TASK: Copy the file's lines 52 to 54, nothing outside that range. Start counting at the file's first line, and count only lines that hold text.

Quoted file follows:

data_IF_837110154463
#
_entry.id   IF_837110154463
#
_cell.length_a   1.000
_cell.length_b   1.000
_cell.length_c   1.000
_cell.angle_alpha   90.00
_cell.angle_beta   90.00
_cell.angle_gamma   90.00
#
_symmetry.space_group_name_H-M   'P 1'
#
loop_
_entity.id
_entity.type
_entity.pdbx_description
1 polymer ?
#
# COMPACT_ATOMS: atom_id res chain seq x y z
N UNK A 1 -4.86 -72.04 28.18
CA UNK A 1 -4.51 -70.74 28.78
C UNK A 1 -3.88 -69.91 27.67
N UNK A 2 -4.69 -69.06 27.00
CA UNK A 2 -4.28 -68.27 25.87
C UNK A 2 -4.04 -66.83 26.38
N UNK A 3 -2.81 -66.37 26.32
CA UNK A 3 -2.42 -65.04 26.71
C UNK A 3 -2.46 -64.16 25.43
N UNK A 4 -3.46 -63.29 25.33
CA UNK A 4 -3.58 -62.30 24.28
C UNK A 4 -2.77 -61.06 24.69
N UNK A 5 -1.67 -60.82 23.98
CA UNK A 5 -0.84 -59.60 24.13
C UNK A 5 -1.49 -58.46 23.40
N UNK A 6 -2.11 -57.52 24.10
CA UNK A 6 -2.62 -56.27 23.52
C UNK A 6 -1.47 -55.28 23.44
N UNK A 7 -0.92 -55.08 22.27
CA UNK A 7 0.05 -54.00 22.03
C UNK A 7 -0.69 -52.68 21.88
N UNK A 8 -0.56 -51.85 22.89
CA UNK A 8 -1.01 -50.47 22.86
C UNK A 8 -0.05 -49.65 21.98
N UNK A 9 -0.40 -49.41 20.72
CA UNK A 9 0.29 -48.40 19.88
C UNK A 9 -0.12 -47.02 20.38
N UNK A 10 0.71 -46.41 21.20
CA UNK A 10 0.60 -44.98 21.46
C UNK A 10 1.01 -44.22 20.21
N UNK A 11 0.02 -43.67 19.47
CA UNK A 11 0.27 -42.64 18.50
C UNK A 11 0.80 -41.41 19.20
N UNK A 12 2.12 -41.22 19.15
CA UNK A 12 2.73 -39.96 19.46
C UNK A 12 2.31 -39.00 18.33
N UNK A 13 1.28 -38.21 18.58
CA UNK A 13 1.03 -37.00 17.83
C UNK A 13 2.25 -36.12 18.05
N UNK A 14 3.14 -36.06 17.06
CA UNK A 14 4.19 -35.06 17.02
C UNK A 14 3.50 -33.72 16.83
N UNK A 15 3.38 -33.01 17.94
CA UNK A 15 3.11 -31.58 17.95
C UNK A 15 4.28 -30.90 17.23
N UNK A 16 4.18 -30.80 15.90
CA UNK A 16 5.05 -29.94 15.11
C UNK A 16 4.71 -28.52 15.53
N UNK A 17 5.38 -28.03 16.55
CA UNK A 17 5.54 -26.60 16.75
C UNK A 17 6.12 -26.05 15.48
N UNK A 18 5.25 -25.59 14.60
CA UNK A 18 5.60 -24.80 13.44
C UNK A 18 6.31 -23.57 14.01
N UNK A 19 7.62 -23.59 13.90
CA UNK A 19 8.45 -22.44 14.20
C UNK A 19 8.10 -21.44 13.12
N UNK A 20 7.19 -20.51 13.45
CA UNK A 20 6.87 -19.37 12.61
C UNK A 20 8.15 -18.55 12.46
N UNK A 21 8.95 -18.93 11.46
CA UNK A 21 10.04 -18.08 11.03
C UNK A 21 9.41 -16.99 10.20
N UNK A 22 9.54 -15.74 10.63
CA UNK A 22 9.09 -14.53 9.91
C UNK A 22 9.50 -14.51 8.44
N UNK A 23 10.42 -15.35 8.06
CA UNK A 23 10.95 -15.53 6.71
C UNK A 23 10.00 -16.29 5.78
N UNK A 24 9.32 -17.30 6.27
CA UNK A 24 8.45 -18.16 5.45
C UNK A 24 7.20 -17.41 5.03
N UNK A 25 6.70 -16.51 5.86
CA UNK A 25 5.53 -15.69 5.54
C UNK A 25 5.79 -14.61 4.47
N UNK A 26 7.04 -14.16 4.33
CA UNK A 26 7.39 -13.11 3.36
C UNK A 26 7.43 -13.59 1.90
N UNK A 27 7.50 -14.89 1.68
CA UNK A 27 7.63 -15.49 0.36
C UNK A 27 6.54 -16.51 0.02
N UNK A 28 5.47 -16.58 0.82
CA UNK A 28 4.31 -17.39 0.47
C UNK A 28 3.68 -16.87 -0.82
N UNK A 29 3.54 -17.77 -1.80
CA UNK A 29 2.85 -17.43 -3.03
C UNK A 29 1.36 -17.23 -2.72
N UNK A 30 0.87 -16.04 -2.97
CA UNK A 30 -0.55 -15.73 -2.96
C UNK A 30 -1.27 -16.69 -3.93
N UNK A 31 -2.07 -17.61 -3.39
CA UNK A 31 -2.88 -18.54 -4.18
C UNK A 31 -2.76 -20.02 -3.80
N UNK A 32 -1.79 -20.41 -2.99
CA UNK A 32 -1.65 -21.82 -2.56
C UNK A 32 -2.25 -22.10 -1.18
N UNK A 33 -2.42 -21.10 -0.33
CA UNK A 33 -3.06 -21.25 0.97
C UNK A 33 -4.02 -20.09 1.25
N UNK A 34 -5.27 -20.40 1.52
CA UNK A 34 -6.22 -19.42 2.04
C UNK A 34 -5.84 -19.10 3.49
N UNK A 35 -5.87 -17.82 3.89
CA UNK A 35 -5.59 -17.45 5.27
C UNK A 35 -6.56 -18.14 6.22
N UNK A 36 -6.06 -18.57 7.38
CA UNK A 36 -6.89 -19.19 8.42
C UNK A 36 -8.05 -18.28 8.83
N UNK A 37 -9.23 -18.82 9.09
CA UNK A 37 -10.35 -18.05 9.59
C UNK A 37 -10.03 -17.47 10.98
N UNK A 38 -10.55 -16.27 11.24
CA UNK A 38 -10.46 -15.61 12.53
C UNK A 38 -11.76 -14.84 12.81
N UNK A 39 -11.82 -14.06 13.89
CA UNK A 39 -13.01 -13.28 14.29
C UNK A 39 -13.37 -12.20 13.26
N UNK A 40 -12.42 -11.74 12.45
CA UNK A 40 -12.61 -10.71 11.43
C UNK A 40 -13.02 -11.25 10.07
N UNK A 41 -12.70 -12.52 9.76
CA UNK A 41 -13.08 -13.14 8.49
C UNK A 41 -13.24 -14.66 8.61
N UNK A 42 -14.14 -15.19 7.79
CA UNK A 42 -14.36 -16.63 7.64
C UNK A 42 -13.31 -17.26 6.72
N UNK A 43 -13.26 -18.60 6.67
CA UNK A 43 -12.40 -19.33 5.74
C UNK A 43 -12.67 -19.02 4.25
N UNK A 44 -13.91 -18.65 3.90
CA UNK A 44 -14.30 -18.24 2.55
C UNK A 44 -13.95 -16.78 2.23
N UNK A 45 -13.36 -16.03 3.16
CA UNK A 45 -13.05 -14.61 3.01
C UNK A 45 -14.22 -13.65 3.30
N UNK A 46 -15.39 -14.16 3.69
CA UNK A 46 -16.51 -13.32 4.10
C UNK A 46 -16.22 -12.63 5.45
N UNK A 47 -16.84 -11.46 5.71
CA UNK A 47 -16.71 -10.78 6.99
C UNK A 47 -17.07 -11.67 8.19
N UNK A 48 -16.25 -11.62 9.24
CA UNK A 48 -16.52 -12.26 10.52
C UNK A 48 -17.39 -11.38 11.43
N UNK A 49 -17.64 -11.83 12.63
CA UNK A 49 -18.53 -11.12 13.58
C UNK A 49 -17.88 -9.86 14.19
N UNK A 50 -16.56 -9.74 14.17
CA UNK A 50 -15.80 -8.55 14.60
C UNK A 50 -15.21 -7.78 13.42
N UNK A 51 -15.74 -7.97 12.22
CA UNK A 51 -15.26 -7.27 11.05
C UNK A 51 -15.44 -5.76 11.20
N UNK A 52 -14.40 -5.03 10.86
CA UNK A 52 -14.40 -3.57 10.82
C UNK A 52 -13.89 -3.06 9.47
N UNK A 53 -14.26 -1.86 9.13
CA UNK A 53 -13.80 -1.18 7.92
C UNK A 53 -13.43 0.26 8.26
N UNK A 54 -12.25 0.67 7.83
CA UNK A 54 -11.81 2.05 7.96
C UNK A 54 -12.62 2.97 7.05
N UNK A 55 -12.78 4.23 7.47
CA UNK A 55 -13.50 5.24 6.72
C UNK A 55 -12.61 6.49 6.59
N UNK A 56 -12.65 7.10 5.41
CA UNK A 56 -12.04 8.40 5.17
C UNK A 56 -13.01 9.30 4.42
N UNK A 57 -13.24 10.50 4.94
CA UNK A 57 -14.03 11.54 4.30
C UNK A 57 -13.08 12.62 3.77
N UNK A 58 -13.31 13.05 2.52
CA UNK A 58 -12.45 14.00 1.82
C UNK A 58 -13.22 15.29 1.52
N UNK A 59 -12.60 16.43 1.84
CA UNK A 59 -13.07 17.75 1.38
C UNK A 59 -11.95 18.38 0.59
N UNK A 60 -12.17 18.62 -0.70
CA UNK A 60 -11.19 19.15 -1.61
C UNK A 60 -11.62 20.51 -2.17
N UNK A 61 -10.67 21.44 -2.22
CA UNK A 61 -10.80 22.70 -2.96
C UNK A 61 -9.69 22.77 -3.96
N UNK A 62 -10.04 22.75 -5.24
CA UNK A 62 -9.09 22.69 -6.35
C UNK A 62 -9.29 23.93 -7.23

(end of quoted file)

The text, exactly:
CA UNK A 11 0.27 -42.64 18.50
C UNK A 11 0.80 -41.41 19.20
N UNK A 12 2.12 -41.22 19.15